• It isn’t enough for the parties to have unequal bargaining power. The terms must also be grossly unfair. They should “shock the conscience.”

Part 4
Identifying Defenses to Performance

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    Confirm that the parties are still living. A contract is revoked when one of the parties dies.
    • If you do not personally know the other party, you can check for death records at the national Vital Records website.
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    Check if the contract is impossible or impracticable to perform. Performance will be excused if circumstances have changed so that it is either impossible or impracticable to perform. However, the changed circumstances cannot be the doing of one of the parties.
    • Impossibility often occurs after a contract is created. For example, if you have a contract to have your house painted, but your house burns down, it becomes impossible to paint your house. [18]
    • Impracticality occurs when changed conditions would make performance increasingly expensive or difficult. For example, if you have contracted a wedding photographer for a local wedding then decide to elope to Hawaii, it becomes impracticable to expect that the photographer would honor the original contract under the new conditions. (Furthermore, you may be in breach of contract if the original contract specified a location). [19]
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    See if the contract’s purpose has been frustrated. Frustration of purpose is a legal way to terminate a contract if the reason behind someone entering into a contract changes. It is necessary that both parties are aware of the purpose in order to claim frustration of purpose. [20]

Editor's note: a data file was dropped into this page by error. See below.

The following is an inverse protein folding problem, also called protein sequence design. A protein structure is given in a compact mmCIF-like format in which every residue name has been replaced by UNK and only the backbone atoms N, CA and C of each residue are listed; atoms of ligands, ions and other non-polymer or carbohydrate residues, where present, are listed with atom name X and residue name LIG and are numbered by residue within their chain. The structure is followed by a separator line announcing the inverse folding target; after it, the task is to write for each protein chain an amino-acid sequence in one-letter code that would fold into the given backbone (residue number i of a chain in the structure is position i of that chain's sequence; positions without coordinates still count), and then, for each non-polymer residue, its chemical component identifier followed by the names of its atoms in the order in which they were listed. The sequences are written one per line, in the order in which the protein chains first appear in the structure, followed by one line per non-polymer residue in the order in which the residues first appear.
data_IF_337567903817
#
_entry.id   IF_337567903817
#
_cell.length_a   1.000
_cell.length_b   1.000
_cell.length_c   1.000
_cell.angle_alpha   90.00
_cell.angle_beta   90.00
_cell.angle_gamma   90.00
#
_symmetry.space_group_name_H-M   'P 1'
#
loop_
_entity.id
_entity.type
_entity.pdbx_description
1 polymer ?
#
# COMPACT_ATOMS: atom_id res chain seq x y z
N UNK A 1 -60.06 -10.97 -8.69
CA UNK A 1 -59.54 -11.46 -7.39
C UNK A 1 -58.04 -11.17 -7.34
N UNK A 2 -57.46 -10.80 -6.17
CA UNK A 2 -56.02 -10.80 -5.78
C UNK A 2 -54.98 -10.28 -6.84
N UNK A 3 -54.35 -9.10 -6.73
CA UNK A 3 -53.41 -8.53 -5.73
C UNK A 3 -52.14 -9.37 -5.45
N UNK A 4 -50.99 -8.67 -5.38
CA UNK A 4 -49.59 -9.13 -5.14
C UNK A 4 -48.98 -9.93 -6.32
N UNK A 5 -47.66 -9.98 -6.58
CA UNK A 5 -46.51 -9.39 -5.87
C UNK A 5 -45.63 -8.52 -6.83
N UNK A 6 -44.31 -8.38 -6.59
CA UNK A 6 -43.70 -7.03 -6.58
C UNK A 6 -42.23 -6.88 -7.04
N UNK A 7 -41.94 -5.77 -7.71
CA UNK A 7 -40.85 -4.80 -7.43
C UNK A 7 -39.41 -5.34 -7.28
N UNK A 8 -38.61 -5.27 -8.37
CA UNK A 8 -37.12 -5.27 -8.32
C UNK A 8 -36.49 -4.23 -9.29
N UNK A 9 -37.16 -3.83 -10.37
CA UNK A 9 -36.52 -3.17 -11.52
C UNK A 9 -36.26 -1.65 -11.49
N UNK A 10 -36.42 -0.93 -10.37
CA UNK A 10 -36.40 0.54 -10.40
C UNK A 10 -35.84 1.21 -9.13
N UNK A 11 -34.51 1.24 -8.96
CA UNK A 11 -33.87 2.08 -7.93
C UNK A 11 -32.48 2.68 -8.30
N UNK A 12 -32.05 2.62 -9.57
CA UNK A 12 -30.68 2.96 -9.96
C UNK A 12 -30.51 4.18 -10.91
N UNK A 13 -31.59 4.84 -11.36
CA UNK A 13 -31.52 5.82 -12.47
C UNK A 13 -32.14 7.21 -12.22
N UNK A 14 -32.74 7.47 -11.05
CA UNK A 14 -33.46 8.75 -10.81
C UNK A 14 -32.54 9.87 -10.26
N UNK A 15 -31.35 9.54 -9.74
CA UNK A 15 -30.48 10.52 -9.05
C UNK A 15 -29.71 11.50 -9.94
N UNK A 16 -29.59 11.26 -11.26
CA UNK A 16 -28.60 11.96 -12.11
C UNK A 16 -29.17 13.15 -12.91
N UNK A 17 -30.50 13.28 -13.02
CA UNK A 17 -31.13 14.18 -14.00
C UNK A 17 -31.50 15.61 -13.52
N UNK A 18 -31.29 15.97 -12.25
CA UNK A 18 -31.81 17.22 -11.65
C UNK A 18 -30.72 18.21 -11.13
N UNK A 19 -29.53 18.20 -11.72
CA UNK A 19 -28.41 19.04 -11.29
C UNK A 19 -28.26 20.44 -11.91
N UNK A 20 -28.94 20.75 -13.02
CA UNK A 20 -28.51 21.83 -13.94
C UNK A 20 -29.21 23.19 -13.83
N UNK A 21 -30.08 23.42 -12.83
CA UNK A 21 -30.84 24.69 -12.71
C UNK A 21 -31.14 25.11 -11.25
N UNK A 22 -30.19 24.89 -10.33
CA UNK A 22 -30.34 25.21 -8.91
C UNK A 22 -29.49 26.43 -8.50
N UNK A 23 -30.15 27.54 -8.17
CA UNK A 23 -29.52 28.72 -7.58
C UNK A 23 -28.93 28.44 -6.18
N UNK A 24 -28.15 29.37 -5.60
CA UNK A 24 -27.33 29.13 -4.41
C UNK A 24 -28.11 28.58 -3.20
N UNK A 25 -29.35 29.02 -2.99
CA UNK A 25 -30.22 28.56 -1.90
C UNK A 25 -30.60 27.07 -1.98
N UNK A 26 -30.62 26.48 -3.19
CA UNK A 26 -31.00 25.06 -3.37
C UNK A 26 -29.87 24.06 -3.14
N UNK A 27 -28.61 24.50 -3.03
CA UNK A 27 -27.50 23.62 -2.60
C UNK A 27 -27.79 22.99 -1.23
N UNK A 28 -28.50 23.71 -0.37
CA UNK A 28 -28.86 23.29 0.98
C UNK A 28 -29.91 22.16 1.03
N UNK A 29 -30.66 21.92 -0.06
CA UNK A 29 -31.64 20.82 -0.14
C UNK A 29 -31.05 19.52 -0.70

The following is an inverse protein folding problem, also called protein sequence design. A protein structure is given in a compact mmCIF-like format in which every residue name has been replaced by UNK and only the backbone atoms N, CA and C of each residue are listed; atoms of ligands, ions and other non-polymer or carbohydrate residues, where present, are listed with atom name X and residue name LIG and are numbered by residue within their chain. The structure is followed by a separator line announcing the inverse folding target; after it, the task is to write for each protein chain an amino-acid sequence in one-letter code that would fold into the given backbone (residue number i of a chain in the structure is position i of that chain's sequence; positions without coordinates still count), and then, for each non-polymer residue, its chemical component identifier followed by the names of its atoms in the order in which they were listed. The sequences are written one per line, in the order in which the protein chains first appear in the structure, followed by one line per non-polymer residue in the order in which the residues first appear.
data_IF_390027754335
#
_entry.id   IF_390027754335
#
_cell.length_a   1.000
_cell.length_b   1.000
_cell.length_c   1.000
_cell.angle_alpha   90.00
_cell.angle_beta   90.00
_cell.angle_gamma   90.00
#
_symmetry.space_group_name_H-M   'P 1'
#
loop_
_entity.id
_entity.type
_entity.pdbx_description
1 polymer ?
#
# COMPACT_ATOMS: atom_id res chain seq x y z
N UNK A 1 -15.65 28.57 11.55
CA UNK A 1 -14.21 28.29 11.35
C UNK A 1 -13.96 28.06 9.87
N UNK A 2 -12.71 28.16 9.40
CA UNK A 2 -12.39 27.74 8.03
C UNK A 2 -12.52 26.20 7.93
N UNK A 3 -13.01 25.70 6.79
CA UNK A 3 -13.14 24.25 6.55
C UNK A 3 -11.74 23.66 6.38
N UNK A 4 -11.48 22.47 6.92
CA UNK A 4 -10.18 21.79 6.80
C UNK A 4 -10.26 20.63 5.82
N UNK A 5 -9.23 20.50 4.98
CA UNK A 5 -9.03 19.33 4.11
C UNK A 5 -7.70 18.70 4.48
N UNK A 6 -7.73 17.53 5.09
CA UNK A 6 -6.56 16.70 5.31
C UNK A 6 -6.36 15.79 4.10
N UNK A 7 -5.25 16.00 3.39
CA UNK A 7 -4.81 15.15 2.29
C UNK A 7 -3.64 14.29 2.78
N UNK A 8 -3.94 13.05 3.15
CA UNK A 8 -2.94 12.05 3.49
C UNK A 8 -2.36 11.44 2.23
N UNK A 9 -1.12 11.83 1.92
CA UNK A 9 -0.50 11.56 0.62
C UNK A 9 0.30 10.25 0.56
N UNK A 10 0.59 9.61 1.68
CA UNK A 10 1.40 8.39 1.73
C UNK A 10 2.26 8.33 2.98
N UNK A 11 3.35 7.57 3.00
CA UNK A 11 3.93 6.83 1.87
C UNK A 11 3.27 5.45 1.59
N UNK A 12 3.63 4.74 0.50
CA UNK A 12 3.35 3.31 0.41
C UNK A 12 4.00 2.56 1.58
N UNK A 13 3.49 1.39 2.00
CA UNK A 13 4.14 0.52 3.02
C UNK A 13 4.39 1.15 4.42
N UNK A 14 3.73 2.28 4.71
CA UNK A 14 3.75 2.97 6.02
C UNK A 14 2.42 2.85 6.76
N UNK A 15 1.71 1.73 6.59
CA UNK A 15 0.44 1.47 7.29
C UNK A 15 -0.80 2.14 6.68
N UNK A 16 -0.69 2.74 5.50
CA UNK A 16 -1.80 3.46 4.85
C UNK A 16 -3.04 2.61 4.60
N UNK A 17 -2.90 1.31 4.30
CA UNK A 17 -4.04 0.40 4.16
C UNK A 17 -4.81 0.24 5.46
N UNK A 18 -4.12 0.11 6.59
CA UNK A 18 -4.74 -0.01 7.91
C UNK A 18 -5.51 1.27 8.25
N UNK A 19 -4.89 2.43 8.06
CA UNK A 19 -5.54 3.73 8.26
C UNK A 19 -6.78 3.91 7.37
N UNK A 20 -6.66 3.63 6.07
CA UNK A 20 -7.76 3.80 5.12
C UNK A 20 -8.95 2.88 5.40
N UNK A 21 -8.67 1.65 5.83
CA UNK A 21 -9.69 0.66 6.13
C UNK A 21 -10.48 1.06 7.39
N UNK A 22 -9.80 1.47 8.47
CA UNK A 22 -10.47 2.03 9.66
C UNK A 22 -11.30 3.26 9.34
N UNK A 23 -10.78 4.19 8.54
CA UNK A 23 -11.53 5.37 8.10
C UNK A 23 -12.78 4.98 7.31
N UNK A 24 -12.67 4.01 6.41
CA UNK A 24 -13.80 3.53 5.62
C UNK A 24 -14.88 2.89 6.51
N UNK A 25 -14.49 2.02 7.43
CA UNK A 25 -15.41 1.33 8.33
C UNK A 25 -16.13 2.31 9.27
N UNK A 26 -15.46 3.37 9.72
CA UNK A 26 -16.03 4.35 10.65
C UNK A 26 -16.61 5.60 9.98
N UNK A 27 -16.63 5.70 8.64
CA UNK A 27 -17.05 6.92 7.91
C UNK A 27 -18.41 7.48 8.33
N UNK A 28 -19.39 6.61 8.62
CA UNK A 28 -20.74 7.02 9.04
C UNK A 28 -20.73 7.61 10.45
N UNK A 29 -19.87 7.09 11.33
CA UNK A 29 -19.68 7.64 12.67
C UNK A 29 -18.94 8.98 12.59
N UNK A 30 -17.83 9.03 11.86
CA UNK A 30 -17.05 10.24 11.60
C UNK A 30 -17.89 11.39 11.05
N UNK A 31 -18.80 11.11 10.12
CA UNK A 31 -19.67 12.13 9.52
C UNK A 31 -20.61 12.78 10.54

• For example, if you live next door to a famous rodeo venue, you may want to rent out your basement for a party before or after a rodeo takes place. If the rodeo is cancelled, the person who is contracted to rent your basement may be released from the contract due to frustration of purpose.
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    Identify a breach. If a party breaches a contract in a material way, then the other party is excused from performance. However, the breach must be “material”—that is, it cannot be minor. It must strike at the “heart” of the contract.[21]
    • The non-breaching party must also be “able, ready, and willing” to perform. It is insufficient to merely claim that there is a breach if you are not prepared to perform your obligations under the contract.[22]
    • For example, if you contract to buy a vehicle “as is” but request that improvements be made, you are not “able, ready, and willing” to perform. In fact, you are attempting to change the contract.[23]


  • Contract law regarding whether a contract must be in writing varies from state to state. When in doubt, always reduce an oral agreement to writing to ensure it is valid.

Sources and Citations

  3. Miller, Roger Leroy. Fundamentals of Business Law: Summarized Cases. 9th ed. Cengage: 2012.
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Categories: Contracts and Legal Agreements